Many know fur to be a durable product, something that can be repurposed.
By Maryam Siddiqi
Many know fur to be a durable product, something that can be repurposed. A coat can become a vest, for instance, then later a handbag, later still fur trim on the hood of a parka or a pair of boots.But the industry itself is just as durable. In North America, the fur trade between indigenous peoples and Europeans started in the 1500s. North American Fur Auctions, which has been selling furs since 1670, has been integral to the success of the industry for the vast majority of its history, and a significant part of that success is working with others in the business to ensure the trade is sustainable, that the products it creates, markets and sells are of the finest quality and that the work that goes in to manufacturing them is environmentally sound.
“We have 347 years of experience in terms of commercially selling furs that are, over the last 200 years, very sustainably tracked to the point where every fur-bearing animal in North America is part of a population that is abundant,” says Rob Cahill, senior vice-president, international marketing for North American Fur Auctions. “We have benefitted from a sustainable harvest for hundreds of years.” Fur as a sustainable, eco-friendly luxury textile is a story industry leaders are excited to share, particularly because of the important role the business plays in the economies of several countries. The Fur Institute of Canada (FIC) estimates that, in 2013, domestic retail sales of fur in North America totalled $4-billion, while worldwide retail fur sales reached $35.8-billion. And the impact of the industry in Canada, for instance, is significant. According to the FIC, the country’s fur trade contributes $1-billion to the national economy each year, and directly employs 60,000 people in full- and part-time capacities.
The Fur Council of Canada (FCC), a non-profit association representing all aspects of the industry, from trappers to auction houses to retailers, has placed a priority on educating those affiliated with the industry, as well as the general public, about the environmental benefits of fur. A few years ago, the organization launched the website FurisGreen.com, a resource that explains the environmental benefits of the textile — primarily that it is a natural and renewable resource. (Faux fur is made from petroleum, a non-renewable resource.) More recently, the FCC launched TruthAboutFur.com, a site the educates readers about the entire lifecycle of fur, from farming and trapping to processing, design and retailing.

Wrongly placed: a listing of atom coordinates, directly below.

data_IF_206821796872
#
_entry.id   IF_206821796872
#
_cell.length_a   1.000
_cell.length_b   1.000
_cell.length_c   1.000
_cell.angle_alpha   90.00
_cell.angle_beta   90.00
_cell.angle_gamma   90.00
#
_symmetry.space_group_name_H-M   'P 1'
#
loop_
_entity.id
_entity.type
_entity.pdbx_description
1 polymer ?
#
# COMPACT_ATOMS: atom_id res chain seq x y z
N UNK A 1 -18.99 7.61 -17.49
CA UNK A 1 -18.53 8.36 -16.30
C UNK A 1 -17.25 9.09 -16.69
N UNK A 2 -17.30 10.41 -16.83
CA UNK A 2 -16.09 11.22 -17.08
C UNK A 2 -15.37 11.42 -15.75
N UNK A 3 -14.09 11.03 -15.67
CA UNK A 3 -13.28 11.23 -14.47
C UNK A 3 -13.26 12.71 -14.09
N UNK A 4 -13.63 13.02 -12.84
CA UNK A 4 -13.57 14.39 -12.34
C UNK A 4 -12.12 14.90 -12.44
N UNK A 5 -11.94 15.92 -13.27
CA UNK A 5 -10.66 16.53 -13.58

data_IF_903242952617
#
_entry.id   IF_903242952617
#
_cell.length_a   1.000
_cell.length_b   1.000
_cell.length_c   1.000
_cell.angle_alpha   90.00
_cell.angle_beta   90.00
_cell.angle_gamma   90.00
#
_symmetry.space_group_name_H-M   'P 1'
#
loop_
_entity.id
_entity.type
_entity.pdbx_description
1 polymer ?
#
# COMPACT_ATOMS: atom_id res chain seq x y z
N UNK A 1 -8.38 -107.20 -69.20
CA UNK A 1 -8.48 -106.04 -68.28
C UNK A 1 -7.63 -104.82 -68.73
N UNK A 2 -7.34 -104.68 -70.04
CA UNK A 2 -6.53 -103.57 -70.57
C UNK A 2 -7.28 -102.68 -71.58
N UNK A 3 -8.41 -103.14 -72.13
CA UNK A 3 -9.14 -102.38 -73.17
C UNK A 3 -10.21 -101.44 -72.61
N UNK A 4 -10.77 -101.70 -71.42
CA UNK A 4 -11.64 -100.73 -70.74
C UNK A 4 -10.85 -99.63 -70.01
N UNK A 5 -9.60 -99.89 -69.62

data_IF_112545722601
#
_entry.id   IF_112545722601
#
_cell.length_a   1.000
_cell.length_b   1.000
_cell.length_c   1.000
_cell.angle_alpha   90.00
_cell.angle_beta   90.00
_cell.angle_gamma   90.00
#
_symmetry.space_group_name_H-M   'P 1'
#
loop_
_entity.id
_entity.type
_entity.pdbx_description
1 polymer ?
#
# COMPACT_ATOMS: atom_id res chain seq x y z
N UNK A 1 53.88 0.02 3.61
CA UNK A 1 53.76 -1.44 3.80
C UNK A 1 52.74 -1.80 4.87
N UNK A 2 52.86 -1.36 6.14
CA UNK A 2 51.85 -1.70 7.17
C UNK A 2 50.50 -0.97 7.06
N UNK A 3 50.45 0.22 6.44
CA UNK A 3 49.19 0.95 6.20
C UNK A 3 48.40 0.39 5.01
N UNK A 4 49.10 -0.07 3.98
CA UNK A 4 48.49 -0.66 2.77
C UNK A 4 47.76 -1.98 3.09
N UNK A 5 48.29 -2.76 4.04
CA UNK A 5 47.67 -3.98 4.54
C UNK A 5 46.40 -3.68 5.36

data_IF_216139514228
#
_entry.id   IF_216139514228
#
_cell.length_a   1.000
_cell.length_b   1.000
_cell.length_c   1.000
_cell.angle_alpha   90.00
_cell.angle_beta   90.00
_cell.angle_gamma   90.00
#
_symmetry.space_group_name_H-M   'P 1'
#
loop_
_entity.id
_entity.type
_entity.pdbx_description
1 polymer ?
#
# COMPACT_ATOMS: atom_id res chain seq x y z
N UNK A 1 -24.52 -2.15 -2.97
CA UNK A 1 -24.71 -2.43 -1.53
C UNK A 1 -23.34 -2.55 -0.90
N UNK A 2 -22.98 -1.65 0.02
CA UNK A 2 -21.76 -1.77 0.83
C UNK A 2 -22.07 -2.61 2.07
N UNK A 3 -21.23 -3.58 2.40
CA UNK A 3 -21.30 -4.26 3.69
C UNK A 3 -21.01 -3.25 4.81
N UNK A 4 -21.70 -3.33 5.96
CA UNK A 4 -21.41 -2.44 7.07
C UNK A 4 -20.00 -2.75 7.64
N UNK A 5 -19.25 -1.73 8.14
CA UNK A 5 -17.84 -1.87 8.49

“At a time when society is becoming more conscious about making choices that are compatible with protecting the environment and are sustainable, it’s very important in our trade to let people know that fur is an excellent choice,” says Alan Herscovici, executive vice president at the FCC. “Our industry is well regulated, nationally and internationally, to ensure that no endangered species can be used.” He also says that Canada has been a world leader in ensuring its fur trapping and farming business adhere to strict codes and regulations so that animals are treated humanely. And when it comes to fast fashion, fur is, again, a desirable material. “There’s starting to be statistics about this phenomenon, about how much waste there is [with fast fashion] and how much clothing is thrown away every year — and most of it is synthetic. It’s basically another form of plastic bags,” Herscovici says. “You see all the time in the trade a mink coat that’s 30, 40, 50 years old and in good condition. And it can be remodelled and styled. There’s nothing frivolous about it.”
That fur is a sustainable textile is attractive to many fashion brands, from high-fashion luxury designers to street-style staple brands, and it’s a feature that design houses want to actively promote to their customers.